[On industrial park]
You know I mean when I was grown up I would ride my bicycle in the area that is now Murphy-Trainor Park or go to the other area that is now the community boating center. And when I was younger I didn’t play in the Little League but I go and see my friends playing there. We’d hang around at the original location of the field which is now an industrial park. They tore down that entire neighborhood to build an industrial park. I guess they considered that a bad neighborhood. When I was a kid it seemed perfectly fine to me. I don’t see anything wrong with it. But you know back in those days they would tear down the neighborhoods which primarily blacks lived there and they really didn’t care. Something you would never do today. But back to fifty years ago, unfortunately, that was the way urban renewal worked. She goes to a black neighborhood and just tears the neighborhood down, let them live somewhere else and uses it as whatever she sees fit. Something would never happen today. And when they did that in 1960, that’s when they built the John T. Ownes field and it used to be an abandon gravel pit.
Did you do any other things other than biking around the Mashapaug pond when you were young?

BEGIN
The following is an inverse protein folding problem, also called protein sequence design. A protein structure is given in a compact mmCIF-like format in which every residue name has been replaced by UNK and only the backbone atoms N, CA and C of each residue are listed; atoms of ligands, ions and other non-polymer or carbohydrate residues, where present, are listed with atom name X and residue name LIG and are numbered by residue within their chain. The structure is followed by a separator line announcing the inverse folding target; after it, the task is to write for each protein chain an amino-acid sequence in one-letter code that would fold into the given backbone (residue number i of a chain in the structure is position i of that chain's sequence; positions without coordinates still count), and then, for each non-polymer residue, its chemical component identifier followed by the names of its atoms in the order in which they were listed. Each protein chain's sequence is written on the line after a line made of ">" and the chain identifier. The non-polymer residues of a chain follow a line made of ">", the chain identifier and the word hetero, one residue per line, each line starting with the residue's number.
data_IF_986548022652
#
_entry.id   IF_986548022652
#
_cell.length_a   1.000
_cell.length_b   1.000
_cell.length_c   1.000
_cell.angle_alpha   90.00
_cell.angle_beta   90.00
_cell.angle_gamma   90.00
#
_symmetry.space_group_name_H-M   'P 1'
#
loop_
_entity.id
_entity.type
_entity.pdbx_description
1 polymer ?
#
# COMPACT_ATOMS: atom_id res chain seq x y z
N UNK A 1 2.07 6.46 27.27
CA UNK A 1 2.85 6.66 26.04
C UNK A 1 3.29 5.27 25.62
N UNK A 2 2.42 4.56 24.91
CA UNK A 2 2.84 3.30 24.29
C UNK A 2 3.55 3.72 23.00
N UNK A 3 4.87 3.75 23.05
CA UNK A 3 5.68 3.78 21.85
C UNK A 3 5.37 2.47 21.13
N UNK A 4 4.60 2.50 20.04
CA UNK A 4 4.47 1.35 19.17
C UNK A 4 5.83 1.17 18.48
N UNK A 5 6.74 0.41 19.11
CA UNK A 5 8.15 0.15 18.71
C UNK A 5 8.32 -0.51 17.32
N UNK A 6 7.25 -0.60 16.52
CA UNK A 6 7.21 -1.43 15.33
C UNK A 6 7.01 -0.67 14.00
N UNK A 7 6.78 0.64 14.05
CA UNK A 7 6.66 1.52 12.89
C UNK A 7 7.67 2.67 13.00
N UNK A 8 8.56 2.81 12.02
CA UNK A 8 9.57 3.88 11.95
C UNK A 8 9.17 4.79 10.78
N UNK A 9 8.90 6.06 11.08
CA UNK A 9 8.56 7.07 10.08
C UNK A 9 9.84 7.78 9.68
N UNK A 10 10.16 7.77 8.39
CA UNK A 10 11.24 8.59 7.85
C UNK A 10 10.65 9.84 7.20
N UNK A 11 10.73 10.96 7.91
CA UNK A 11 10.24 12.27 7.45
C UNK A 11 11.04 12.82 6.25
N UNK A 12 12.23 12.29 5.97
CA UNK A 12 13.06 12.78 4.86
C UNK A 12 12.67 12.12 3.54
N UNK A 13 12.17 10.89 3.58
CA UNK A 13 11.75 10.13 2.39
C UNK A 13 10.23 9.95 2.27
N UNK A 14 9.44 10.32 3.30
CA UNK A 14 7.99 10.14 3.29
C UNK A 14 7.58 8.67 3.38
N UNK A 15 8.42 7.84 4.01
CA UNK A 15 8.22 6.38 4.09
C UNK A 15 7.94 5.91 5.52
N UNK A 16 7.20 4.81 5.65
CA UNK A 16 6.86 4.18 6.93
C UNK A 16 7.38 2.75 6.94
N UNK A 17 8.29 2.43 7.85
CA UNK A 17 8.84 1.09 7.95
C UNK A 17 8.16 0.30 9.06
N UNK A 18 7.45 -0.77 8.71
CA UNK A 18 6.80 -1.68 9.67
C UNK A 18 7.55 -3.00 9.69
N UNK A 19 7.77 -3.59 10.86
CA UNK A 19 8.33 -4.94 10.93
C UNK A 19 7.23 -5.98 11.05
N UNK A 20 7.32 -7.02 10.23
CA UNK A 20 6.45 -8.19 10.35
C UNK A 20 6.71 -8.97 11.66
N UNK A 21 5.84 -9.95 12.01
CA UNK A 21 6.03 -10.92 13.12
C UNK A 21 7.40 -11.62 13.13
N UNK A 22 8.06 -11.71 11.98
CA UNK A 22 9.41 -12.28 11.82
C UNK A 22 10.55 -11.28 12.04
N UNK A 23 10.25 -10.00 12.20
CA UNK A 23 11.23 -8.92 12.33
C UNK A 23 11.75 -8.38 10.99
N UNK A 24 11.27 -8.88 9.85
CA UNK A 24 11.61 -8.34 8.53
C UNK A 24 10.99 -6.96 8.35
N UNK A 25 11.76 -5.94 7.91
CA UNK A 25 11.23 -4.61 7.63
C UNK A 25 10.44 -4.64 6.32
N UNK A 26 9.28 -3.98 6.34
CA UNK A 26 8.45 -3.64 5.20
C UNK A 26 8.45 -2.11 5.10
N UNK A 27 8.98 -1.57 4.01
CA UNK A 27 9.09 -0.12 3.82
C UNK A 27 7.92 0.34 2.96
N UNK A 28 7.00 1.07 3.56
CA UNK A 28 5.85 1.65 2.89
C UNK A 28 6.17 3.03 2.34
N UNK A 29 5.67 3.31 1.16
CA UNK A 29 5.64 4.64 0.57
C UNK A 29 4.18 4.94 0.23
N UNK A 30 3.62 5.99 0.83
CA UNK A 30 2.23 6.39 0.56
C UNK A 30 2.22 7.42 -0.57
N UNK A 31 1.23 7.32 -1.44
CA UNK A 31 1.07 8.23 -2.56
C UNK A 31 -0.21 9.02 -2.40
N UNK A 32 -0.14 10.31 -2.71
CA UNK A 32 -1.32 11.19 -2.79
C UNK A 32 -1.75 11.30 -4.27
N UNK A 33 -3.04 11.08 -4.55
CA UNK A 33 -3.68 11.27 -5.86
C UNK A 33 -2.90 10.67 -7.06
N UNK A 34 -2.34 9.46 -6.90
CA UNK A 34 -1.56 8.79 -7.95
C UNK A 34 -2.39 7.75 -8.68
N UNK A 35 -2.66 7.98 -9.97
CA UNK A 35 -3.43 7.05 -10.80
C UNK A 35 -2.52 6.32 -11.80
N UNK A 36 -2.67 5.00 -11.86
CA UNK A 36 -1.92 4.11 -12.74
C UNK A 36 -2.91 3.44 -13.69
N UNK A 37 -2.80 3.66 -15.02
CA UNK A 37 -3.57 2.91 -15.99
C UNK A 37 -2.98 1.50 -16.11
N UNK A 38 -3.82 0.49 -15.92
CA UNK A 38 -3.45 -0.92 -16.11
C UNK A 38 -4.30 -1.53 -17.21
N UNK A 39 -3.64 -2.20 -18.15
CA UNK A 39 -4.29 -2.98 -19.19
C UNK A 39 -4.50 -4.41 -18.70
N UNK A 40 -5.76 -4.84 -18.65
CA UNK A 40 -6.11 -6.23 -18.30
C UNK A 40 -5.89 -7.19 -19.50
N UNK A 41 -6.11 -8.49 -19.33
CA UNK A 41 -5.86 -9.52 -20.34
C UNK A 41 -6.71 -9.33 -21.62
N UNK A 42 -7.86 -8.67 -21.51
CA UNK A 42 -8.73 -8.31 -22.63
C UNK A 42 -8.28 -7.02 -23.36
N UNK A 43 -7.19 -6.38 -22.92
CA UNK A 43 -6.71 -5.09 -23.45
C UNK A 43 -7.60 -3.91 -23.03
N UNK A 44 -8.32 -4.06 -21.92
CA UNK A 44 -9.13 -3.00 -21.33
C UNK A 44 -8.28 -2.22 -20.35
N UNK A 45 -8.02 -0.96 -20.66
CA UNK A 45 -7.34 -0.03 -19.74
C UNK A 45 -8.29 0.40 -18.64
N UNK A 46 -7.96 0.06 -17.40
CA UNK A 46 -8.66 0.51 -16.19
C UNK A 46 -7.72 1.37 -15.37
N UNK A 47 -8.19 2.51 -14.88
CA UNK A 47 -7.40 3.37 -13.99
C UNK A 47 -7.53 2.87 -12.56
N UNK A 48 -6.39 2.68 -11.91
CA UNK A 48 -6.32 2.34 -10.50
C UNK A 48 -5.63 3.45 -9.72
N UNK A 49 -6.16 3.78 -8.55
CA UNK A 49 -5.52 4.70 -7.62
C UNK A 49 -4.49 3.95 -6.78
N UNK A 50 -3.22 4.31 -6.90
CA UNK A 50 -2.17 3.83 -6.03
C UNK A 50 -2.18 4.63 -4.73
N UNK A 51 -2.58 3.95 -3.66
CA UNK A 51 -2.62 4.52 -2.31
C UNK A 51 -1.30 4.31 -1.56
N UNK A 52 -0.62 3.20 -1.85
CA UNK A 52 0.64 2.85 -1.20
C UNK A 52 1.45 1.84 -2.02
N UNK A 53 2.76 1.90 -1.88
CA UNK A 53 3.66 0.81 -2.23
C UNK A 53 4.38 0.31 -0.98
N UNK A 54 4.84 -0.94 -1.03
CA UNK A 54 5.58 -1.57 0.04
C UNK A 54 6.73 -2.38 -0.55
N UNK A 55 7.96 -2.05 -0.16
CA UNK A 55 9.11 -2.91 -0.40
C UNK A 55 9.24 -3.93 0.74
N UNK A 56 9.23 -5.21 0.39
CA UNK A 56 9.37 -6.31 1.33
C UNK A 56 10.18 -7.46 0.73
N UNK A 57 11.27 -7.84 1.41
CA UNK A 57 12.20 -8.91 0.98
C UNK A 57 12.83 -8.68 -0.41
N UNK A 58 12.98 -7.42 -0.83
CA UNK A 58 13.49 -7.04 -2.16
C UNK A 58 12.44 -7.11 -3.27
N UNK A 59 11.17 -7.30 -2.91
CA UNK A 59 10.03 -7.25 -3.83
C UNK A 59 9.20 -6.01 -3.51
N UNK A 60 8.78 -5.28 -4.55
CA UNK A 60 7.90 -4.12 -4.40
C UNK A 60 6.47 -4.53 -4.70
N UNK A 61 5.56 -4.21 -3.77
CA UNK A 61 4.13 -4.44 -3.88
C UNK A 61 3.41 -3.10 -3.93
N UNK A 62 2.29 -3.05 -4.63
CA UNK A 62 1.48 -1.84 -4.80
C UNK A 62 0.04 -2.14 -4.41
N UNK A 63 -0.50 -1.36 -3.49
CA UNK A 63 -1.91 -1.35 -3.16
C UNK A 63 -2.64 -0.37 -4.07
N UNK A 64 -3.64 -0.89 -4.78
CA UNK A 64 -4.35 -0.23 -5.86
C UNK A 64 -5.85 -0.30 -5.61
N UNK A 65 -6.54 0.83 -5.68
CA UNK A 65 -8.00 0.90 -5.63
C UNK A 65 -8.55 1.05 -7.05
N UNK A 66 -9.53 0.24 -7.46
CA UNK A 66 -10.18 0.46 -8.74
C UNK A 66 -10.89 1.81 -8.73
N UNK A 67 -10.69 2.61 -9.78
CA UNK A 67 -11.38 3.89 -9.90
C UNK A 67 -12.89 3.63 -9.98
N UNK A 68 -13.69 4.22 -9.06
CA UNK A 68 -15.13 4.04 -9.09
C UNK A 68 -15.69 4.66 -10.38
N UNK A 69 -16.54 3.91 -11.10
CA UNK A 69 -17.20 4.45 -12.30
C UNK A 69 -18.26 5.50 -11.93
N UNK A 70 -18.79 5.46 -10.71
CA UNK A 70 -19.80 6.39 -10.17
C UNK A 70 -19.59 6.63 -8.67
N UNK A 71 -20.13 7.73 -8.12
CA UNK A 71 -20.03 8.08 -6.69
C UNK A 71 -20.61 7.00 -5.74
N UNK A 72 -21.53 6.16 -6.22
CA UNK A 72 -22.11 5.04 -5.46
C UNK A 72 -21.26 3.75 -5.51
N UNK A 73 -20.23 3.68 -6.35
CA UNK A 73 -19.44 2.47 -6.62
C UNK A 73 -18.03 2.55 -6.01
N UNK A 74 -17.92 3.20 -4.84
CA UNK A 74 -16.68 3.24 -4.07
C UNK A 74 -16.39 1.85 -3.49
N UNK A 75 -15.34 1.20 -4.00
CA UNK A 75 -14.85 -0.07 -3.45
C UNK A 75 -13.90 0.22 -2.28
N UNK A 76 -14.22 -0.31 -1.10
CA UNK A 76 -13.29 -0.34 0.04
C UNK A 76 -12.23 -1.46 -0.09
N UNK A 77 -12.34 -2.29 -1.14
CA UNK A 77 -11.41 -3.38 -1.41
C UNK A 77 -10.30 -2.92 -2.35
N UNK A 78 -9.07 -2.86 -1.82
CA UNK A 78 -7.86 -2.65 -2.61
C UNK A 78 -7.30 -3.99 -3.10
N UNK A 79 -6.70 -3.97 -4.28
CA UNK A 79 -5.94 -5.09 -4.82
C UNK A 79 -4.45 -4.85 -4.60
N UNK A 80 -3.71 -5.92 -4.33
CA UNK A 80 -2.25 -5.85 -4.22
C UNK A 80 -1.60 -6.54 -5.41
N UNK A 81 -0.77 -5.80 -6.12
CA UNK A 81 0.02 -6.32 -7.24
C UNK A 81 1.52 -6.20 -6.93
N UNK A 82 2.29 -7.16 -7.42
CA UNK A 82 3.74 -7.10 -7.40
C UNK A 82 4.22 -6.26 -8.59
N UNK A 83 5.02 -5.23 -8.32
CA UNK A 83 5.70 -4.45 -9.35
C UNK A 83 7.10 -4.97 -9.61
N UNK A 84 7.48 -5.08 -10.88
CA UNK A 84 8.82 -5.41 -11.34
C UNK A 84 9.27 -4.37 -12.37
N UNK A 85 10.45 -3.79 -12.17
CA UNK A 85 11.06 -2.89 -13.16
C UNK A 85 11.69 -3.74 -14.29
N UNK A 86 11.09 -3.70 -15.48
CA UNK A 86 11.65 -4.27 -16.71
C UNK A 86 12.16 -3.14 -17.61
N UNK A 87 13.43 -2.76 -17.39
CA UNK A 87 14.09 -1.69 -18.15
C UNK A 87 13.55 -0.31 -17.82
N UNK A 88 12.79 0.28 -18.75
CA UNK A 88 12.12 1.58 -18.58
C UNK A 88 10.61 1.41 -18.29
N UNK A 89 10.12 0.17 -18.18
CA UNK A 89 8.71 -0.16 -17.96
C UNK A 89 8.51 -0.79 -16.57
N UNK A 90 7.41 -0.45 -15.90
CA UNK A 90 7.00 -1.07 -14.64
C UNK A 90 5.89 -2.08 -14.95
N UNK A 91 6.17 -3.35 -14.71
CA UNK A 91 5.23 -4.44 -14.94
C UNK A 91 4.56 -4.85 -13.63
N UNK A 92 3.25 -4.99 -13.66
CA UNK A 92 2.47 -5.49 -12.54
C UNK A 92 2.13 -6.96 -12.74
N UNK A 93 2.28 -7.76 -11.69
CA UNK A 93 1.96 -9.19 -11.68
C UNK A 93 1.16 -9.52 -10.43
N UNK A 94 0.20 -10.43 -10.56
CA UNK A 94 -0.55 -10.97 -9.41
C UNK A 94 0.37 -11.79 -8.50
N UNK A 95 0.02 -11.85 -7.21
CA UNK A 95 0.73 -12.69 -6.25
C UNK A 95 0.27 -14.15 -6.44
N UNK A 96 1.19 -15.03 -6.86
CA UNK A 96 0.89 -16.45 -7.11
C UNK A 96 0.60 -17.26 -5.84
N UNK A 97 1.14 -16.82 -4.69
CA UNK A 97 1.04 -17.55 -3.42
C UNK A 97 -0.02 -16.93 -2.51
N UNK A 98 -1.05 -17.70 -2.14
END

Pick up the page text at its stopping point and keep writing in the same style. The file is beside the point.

Well, actually I did ice skating when we were kids. There’s a little cove that’s right next to Murphy-Trainor Park near the community boating center that would freeze over. So I remember my father would take us ice skating there. The rest of the pond was kind of dangerous for that, because you have underwater springs connect from John T. Owens field to go underground right in that area near Murphy-Trainor Park then go underground to Roger Williams Park. And underwater springs will make it harder for water to freeze. So there is a danger of you falling in where you least expect it. And you know my father would, and other parents, let us go staking anywhere other than the cove. And occasionally kids would try to go skating across the pond and you know there were a number of tragedies when children fell in and drowned. You know again as a little kid I don’t remember too much about that. I learned more about that when I was older. I just remember our parents wouldn’t let us go skating in any place else. And nowadays the pond becomes more polluted, kids don’t go skating there at all because, you know, pollution in water is kind of like putting anti-freeze in your car, it keeps it from freezing over, just not good if you want to go skating. But other than that we never went swimming there. I heard stories years later that it used to be beaches right neat where the Little League fields are now but I am not old enough to remember those. That would be up to 1940s and I was born in 1948. And, I guess we go walking around and ride bicycles but never thought too much of it. It was really only I guess when I was older and when I was at 20s or late 20s we kind of made a project to appreciate the pond, you know, that we took for granted when we grew up as kids.